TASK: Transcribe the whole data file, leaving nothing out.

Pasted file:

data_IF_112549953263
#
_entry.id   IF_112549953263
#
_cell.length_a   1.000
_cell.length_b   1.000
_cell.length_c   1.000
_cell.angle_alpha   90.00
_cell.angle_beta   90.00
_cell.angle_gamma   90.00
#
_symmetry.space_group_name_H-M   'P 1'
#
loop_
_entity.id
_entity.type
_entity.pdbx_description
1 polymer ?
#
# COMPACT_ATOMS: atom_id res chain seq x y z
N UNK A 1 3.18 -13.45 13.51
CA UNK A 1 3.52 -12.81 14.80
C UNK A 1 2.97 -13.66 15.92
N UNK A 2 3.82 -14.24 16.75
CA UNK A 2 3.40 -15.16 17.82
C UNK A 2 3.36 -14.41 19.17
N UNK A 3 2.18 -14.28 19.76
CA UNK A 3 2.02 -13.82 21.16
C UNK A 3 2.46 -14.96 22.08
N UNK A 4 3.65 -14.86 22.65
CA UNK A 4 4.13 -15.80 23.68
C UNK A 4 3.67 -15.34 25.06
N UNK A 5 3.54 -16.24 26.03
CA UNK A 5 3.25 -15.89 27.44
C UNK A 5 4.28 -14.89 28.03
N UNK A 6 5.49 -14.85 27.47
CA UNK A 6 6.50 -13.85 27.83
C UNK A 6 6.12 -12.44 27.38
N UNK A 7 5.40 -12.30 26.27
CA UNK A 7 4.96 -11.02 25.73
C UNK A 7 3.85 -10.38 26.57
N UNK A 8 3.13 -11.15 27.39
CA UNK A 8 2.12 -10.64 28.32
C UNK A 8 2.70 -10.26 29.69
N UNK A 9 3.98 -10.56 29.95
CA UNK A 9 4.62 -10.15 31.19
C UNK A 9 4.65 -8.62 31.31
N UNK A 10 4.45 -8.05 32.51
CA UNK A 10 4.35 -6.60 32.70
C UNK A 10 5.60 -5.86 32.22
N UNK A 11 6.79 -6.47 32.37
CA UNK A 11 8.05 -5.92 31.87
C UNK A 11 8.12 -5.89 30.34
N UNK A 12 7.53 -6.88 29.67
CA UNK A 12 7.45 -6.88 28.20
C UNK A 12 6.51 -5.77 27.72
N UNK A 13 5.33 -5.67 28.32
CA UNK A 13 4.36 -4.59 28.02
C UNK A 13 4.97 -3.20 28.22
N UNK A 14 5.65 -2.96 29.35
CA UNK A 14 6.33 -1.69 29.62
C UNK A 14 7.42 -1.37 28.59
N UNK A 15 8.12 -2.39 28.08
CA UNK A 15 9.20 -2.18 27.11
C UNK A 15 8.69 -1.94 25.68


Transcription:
data_IF_112549953263
#
_entry.id   IF_112549953263
#
_cell.length_a   1.000
_cell.length_b   1.000
_cell.length_c   1.000
_cell.angle_alpha   90.00
_cell.angle_beta   90.00
_cell.angle_gamma   90.00
#
_symmetry.space_group_name_H-M   'P 1'
#
loop_
_entity.id
_entity.type
_entity.pdbx_description
1 polymer ?
#
# COMPACT_ATOMS: atom_id res chain seq x y z
N UNK A 1 3.18 -13.45 13.51
CA UNK A 1 3.52 -12.81 14.80
C UNK A 1 2.97 -13.66 15.92
N UNK A 2 3.82 -14.24 16.75
CA UNK A 2 3.40 -15.16 17.82
C UNK A 2 3.36 -14.41 19.17
N UNK A 3 2.18 -14.28 19.76
CA UNK A 3 2.02 -13.82 21.16
C UNK A 3 2.46 -14.96 22.08
N UNK A 4 3.65 -14.86 22.65
CA UNK A 4 4.13 -15.80 23.68
C UNK A 4 3.67 -15.34 25.06
N UNK A 5 3.54 -16.24 26.03
CA UNK A 5 3.25 -15.89 27.44
C UNK A 5 4.28 -14.89 28.03
N UNK A 6 5.49 -14.85 27.47
CA UNK A 6 6.50 -13.85 27.83
C UNK A 6 6.12 -12.44 27.38
N UNK A 7 5.40 -12.30 26.27
CA UNK A 7 4.96 -11.02 25.73
C UNK A 7 3.85 -10.38 26.57
N UNK A 8 3.13 -11.15 27.39
CA UNK A 8 2.12 -10.64 28.32
C UNK A 8 2.70 -10.26 29.69
N UNK A 9 3.98 -10.56 29.95
CA UNK A 9 4.62 -10.15 31.19
C UNK A 9 4.65 -8.62 31.31
N UNK A 10 4.45 -8.05 32.51
CA UNK A 10 4.35 -6.60 32.70
C UNK A 10 5.60 -5.86 32.22
N UNK A 11 6.79 -6.47 32.37
CA UNK A 11 8.05 -5.92 31.87
C UNK A 11 8.12 -5.89 30.34
N UNK A 12 7.53 -6.88 29.67
CA UNK A 12 7.45 -6.88 28.20
C UNK A 12 6.51 -5.77 27.72
N UNK A 13 5.33 -5.67 28.32
CA UNK A 13 4.36 -4.59 28.02
C UNK A 13 4.97 -3.20 28.22
N UNK A 14 5.65 -2.96 29.35
CA UNK A 14 6.33 -1.69 29.62
C UNK A 14 7.42 -1.37 28.59
N UNK A 15 8.12 -2.39 28.08
CA UNK A 15 9.20 -2.18 27.11
C UNK A 15 8.69 -1.94 25.68